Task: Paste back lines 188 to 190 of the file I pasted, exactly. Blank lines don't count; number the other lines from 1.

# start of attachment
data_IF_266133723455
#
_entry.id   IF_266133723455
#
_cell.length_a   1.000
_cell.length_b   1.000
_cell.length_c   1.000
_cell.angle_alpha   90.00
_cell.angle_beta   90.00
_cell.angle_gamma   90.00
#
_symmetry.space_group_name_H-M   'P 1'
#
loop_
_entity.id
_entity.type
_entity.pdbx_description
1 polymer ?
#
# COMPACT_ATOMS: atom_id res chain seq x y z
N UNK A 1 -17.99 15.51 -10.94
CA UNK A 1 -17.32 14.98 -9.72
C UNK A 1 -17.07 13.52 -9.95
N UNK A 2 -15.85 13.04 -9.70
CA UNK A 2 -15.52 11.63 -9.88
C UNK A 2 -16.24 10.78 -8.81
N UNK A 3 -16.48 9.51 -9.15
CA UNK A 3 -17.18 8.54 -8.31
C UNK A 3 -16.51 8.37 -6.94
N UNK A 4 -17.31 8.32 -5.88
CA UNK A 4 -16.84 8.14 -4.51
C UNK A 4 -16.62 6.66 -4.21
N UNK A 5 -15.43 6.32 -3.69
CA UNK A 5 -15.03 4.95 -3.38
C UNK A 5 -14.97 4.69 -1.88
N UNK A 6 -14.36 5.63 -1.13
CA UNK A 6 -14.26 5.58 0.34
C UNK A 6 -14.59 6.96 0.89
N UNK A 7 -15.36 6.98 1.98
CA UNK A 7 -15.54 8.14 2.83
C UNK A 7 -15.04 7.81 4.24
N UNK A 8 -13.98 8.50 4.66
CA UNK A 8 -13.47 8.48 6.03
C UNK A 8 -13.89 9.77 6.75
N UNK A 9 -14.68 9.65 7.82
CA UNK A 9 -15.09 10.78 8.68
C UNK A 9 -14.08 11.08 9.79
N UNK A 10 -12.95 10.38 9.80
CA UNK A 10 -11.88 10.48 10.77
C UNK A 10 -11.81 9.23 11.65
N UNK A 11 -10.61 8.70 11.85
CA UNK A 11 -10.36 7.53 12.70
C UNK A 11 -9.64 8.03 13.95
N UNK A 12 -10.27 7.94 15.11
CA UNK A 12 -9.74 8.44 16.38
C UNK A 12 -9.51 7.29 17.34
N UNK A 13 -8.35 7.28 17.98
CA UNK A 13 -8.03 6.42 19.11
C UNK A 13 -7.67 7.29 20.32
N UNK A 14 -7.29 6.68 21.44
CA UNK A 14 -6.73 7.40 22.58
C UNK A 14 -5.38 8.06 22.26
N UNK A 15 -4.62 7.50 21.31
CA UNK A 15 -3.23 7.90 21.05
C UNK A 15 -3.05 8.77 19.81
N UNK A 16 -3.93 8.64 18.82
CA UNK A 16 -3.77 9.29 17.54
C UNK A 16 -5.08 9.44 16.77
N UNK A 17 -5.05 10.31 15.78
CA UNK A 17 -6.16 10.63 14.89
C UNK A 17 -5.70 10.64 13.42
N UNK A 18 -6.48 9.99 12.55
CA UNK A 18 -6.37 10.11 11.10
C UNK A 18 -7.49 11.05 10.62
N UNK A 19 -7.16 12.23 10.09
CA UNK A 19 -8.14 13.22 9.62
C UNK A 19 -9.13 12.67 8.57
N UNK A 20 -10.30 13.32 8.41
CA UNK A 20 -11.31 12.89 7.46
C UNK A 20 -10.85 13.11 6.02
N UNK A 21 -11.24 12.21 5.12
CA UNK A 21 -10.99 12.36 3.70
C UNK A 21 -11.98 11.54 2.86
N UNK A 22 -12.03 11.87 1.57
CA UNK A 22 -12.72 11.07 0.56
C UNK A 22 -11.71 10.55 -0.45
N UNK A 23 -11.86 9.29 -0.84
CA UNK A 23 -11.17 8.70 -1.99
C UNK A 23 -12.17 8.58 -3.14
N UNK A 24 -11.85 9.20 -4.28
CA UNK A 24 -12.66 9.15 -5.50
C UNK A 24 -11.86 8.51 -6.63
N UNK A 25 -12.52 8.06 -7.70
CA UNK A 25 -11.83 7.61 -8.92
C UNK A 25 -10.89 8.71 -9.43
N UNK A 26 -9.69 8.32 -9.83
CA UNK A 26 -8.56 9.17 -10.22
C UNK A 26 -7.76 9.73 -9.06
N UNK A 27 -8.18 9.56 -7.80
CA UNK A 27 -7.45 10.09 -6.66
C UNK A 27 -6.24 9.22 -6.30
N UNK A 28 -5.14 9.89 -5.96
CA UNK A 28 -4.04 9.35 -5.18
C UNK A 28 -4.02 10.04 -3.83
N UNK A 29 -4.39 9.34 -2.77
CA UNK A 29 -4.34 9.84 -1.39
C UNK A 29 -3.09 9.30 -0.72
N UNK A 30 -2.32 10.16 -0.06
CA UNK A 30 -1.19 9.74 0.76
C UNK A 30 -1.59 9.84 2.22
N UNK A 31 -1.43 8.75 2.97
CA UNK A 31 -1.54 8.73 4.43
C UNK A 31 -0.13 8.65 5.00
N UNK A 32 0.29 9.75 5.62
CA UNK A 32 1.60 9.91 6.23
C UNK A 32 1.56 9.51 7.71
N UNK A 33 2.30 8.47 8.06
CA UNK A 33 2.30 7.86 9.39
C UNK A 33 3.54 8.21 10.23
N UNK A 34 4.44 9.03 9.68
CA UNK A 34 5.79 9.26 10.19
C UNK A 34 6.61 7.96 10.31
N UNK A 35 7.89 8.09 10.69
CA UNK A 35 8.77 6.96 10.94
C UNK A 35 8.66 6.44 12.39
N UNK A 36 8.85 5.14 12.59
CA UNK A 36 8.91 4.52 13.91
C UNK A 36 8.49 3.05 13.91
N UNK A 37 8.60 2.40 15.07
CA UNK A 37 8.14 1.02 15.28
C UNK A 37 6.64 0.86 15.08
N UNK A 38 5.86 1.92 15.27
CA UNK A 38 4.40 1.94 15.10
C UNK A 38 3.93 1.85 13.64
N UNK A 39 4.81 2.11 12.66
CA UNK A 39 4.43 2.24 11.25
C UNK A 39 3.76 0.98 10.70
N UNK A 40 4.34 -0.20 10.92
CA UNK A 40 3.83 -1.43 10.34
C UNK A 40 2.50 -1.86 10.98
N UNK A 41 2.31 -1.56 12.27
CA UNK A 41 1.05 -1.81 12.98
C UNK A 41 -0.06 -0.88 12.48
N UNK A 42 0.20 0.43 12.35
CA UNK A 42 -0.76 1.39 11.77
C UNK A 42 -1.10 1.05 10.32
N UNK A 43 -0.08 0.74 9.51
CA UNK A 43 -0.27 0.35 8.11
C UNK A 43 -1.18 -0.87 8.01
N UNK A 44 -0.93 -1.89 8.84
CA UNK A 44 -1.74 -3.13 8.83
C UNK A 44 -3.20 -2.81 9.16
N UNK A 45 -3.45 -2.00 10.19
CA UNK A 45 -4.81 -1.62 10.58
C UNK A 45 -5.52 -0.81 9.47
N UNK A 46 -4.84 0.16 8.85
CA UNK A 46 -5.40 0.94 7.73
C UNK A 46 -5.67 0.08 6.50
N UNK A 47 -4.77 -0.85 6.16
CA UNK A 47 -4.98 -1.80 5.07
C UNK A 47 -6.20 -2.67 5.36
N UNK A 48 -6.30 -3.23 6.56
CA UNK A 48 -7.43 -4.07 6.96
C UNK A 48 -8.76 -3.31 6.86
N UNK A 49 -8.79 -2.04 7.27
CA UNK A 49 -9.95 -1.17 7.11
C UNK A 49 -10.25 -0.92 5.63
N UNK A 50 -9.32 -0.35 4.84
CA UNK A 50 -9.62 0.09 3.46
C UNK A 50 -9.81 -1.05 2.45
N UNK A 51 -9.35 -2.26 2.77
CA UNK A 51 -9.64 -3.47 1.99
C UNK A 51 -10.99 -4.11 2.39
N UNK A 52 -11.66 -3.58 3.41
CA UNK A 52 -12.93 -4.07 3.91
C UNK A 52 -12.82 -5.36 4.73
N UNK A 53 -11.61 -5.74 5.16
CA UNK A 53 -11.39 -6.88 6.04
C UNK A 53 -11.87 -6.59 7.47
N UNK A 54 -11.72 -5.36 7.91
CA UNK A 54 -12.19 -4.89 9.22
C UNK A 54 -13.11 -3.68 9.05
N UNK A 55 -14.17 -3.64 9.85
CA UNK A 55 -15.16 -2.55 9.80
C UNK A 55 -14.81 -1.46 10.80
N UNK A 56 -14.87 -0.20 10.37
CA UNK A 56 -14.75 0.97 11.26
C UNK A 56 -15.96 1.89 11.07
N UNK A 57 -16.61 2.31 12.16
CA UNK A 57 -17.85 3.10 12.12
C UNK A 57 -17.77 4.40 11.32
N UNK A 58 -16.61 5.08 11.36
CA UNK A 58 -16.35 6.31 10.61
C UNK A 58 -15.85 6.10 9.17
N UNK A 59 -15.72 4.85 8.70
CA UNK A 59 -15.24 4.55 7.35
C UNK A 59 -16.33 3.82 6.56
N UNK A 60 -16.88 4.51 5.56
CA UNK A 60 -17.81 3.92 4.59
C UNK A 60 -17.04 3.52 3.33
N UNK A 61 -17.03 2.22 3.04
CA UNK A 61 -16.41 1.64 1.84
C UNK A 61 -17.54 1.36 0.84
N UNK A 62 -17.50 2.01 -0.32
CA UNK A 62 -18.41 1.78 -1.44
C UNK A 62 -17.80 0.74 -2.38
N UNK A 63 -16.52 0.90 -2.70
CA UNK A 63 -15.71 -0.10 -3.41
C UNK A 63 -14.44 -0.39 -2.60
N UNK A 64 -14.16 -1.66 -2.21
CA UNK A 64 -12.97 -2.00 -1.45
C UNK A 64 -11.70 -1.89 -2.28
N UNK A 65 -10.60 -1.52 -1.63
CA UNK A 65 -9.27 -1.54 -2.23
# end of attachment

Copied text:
C UNK A 56 -15.96 1.89 11.07
N UNK A 57 -16.61 2.31 12.16
CA UNK A 57 -17.85 3.10 12.12